ODIHR officials say the Russian timetable has already prevented them from observing important parts of the election process, including the registration of candidates and the work of the media.
Kremlin critics have complained that they have been frozen out of the state-controlled media and that key opposition figures like former world chess champion Garry Kasparov and former Prime Minister Mikhail Kasyanov have been prevented from running in the election.
Strohal told RFE/RL the current situation in Russia contrasts sharply with that in other former Soviet states, where the ODIHR has not experienced similar problems monitoring elections.
"We have been on the ground with election-observation missions in Uzbekistan and Kyrgyzstan. We are on the ground at the moment in Armenia and, of course, we are on the ground, we have been on the ground also in Georgia," he said. "So, in none of these circumstance have we encountered any difficulties, restrictions or limitations for the deployment of our election observation."
Separately, the OSCE's Parliamentary Assembly has also abandoned plans to send observers to the Russian election. The Parliamentary Assembly of the Council of Europe, the sole remaining Western body that had originally planned to send observers, has declined to comment on whether it would proceed with a monitoring mission.
(with agency reports)
Ingushetian Opposition Claims President Has Predetermined Election Outcome
By RFE/RL analyst Liz Fuller
The independent website ingushetiya.ru posted on February 3 the lists of candidates for the March 2 elections to a new republican parliament registered by the four political parties participating. The website further claims that President Murat Zyazikov has decided in advance how many candidates from each party will be elected. Meanwhile, one of the republic's largest teyps (clans), the Aushevs, convened a meeting on February 2 of some 1,500 of its members who selected one of their number to represent them in the new legislature. Other clans propose doing the same, according to ingushetiya.ru, and, if the outcome of the March 2 election proves to be rigged, establishing an alternative legislature.
The four parties participating in the election are the pro-Kremlin Unified Russia, with a list of 39 candidates of whom Zyazikov has allegedly decreed that 21 should win mandates: and the Liberal Democratic Party of Russia, the Communist Party, and the A Just Russia/Rodina/Party of Life bloc with 10, six and 22 candidates, respectively, of which two from each party will allegedly be elected. The Unified Russia list is headed by Makhmud Sakalov, speaker of the outgoing parliament. Ingushetiya.ru also posted on February 3 what it claims is a letter sent by the republic's Interior Ministry to the Election Commission identifying registered candidates who have fallen foul of the law. Five Unified Russia candidates fall into that category (four of them among the 21 allegedly guaranteed election), as do four from A Just Russia, and two from the LDPR. None of those latter six candidates is among those reportedly singled out for inclusion in the new parliament.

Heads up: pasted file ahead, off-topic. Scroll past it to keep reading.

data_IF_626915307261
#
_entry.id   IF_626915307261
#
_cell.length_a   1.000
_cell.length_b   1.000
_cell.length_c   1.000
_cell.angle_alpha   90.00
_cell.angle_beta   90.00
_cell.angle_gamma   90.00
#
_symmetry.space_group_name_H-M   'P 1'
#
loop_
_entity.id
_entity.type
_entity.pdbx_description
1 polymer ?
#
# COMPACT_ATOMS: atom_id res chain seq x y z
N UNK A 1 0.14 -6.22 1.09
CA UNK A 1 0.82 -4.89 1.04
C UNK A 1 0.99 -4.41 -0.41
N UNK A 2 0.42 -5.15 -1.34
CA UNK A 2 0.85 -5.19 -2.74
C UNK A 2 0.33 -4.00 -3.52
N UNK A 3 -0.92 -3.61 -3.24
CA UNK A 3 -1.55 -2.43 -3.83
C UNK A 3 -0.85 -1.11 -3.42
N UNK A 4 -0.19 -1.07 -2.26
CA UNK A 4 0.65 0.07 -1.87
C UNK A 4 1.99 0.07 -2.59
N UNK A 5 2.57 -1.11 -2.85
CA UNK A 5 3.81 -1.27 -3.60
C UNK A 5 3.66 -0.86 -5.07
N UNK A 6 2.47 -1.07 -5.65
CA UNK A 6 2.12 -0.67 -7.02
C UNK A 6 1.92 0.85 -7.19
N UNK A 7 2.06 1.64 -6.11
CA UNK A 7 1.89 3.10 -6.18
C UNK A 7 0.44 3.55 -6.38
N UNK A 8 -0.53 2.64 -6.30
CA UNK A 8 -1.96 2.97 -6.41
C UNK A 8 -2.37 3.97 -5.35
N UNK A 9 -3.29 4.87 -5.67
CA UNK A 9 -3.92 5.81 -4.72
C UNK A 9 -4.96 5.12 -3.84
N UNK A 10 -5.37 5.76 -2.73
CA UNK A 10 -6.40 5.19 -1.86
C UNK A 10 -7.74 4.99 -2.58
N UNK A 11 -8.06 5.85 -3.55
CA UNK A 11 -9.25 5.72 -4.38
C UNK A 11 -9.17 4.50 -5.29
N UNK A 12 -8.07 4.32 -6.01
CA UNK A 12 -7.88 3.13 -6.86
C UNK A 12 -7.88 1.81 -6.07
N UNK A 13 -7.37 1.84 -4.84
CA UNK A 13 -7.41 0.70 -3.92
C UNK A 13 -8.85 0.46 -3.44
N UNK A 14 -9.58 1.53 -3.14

As noted above, the Aushev clan reacted with outrage to the revelation that President Zyazikov has apparently handpicked the deputies to be "elected" to the new parliament. The website ingushetiya.ru on February 2 quoted an unnamed clan representative as saying that the clan meeting chose as its proposed parliamentarian Magomed-Sali Aushev, a deputy in the outgoing parliament. The clan representative acknowledged that that decision has no legal force, but at the same time he argued that it is up to the authorities to decide how to facilitate their representative's inclusion in the new legislature. If they fail to do so, he warned, the entire clan will boycott both the parliamentary ballot and the Russian presidential election to be held the same day. He said other influential clans should follow the Aushevs' example. But although ingushetiya.ru claimed on February 3 that the Yevloyev, Kartoyev, and Ozdoyev clans plan to do so, there have been no reports to date of any comparable clan decisions.
Late on February 1, the organizers of the mass protest rescheduled from January 26 (when police intervened violently to prevent would-be participants congregating in Nazran) to February 23 decided after discussions with, among other agencies, the Russian presidential apparatus and the Russian Central Election Commission, to postpone it until after the Russian presidential election.
Meanwhile, writing in "Ekspert," Nikolai Silayev made the point that despite their concerted campaign of criticism of President Zyazikov, the opposition in Ingushetia has not proposed any political figure as a viable and acceptable alternative. And Musa Muradov, writing in "Kommersant-Vlast," disclosed that the Russian Interior Ministry has a vested financial interest in the indefinite continuation of the current low-level violence and reprisals in Ingushetia as its personnel receive fat bonuses for their participation in "counter-terrorism" operations there.